ASHBOURNE has escaped the worst of the flooding misery that has been seen in parts of the neighbouring districts, South Derbyshire and East Staffordshire - but river levels still rose to breaking point.
Across the country around 300 flood warnings were issued, many homes were flooded and unprecedented disruption was caused for motorists following a wet and windy week.
On Monday, a 17 mile stretch of the A38 was closed, leading to lengthy queues on surrounding roads for Ashbourne's commuters travelling south.
Despite several prolonged rain showers during the last week, flood defences held up along the River Dove and River Henmore and although some minor roads in the Ashbourne area were flooded, main routes largely stayed clear. In Dovedale, the National Trust's Dovedale ranger Simon Nicholas has been wading across the swolen river each morning to free debris from the stepping stones as high winds swept branches into the water.
His efforts have meant the valley has avoided flooding entirely, although the river has still been much higher than its typical level for this time of year, engulfing the stepping stones and spilling over onto some of the footpaths.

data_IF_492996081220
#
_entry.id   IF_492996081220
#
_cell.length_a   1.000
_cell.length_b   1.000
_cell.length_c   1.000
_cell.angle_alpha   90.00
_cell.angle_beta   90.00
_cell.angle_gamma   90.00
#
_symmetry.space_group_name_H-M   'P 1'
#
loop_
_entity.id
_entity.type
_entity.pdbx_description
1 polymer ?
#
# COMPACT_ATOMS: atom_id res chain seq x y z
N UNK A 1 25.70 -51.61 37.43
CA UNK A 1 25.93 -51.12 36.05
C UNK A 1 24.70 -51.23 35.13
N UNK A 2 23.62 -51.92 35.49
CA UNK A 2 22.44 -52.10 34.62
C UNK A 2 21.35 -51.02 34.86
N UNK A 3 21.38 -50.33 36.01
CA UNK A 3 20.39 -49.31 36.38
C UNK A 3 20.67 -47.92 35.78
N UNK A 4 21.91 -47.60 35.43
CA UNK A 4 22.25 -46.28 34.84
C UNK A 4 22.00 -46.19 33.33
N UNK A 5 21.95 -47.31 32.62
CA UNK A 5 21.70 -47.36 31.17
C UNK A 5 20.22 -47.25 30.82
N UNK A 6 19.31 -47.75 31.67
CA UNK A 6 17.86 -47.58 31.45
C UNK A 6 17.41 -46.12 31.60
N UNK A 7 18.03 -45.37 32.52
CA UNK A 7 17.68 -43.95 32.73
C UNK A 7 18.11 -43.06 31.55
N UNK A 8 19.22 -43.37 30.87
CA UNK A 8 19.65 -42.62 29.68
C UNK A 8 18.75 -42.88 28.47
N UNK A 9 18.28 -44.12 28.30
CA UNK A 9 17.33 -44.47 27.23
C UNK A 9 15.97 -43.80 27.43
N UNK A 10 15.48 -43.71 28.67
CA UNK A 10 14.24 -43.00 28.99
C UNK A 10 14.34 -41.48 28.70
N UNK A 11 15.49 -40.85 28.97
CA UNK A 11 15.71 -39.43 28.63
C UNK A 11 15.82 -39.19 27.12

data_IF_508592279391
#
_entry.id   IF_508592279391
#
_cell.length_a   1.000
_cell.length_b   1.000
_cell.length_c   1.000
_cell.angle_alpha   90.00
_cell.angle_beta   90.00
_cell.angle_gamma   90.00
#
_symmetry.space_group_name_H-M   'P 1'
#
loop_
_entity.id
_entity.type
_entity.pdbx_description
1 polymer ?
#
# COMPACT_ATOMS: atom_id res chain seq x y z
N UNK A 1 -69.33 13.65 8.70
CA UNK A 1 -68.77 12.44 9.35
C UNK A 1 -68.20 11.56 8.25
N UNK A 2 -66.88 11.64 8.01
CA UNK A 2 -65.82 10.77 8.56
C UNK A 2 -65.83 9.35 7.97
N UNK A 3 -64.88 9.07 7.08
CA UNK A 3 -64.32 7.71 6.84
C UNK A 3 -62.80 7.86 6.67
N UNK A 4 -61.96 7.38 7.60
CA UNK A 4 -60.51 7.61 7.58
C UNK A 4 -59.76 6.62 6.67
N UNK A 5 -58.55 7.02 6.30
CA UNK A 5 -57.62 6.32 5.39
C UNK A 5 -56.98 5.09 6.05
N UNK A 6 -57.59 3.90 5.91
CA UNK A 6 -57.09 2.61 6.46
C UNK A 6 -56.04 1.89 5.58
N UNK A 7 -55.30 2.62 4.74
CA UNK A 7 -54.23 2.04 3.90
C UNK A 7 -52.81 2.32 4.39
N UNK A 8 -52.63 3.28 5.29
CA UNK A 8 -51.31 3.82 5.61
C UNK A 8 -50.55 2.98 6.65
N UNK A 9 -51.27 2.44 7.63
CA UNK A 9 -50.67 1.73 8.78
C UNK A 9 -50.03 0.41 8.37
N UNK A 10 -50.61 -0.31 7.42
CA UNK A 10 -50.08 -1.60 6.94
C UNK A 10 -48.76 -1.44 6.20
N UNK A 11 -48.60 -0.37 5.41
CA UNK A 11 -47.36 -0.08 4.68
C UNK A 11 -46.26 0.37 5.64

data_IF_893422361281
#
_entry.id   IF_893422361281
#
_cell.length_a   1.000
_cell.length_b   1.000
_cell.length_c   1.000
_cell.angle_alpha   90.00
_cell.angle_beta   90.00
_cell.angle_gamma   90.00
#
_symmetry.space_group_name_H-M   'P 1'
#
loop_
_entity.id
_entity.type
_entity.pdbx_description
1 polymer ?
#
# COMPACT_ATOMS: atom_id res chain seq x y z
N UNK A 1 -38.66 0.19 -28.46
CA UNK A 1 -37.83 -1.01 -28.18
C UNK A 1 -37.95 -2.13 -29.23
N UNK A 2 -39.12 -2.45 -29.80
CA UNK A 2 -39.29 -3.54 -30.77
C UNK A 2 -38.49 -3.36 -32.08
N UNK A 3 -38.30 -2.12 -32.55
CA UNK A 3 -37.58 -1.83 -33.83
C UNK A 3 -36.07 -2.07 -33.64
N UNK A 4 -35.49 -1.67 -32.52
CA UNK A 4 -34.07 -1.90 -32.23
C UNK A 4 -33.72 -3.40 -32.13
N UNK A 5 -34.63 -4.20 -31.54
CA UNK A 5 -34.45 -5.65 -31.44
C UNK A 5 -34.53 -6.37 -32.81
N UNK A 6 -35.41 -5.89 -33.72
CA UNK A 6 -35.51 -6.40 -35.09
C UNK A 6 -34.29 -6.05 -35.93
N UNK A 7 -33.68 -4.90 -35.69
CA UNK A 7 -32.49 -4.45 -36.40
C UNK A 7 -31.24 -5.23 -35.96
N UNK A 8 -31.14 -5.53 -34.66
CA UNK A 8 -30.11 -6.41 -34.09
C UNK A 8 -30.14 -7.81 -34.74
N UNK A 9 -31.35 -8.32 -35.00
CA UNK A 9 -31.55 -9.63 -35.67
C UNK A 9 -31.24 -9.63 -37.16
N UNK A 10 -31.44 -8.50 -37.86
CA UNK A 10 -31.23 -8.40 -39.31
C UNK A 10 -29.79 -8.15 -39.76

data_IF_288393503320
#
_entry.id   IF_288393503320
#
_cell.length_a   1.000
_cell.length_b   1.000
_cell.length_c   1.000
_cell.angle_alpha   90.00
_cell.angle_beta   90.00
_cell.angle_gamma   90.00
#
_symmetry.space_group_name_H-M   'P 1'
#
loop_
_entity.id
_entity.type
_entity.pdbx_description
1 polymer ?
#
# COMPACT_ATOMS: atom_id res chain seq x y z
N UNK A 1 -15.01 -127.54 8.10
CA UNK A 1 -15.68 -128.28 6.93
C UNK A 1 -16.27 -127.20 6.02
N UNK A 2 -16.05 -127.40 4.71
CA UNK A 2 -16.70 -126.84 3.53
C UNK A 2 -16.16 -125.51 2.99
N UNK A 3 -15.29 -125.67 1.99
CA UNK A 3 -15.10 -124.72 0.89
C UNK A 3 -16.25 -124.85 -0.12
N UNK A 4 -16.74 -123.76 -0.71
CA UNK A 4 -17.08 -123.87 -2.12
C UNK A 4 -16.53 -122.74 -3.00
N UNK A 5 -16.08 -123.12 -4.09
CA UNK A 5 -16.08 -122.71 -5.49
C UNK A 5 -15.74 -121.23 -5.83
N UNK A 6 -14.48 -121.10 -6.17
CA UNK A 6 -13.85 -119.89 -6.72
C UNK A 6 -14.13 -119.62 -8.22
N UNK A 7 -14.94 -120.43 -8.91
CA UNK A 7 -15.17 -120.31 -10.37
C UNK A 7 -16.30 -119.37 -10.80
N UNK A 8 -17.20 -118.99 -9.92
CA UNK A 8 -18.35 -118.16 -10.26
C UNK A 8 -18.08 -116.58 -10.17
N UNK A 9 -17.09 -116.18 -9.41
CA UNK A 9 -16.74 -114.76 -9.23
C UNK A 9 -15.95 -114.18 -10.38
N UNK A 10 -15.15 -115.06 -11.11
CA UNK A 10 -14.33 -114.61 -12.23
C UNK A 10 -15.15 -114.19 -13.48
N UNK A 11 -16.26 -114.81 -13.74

The poor weather was also said to have caused delays to repairs to a power cut that affected 34 homes in Offcote yesterday.
Engineers had switched the electricity back on for all but nine properties in the area by late morning, but works were on-going as the News Telegraph went to press at around lunch time yesterday. Forecasters are predicting Ashbourne will have a much drier end to the week, with winds blowing in from the north causing temperatures to fall sharply, which will lead to overnight frosts. The cold winds could lead to the chance of a light snow fall over the weekend, especially in higher areas, and the wintry conditions could even continue into next week as the northerly winds look to be staying around.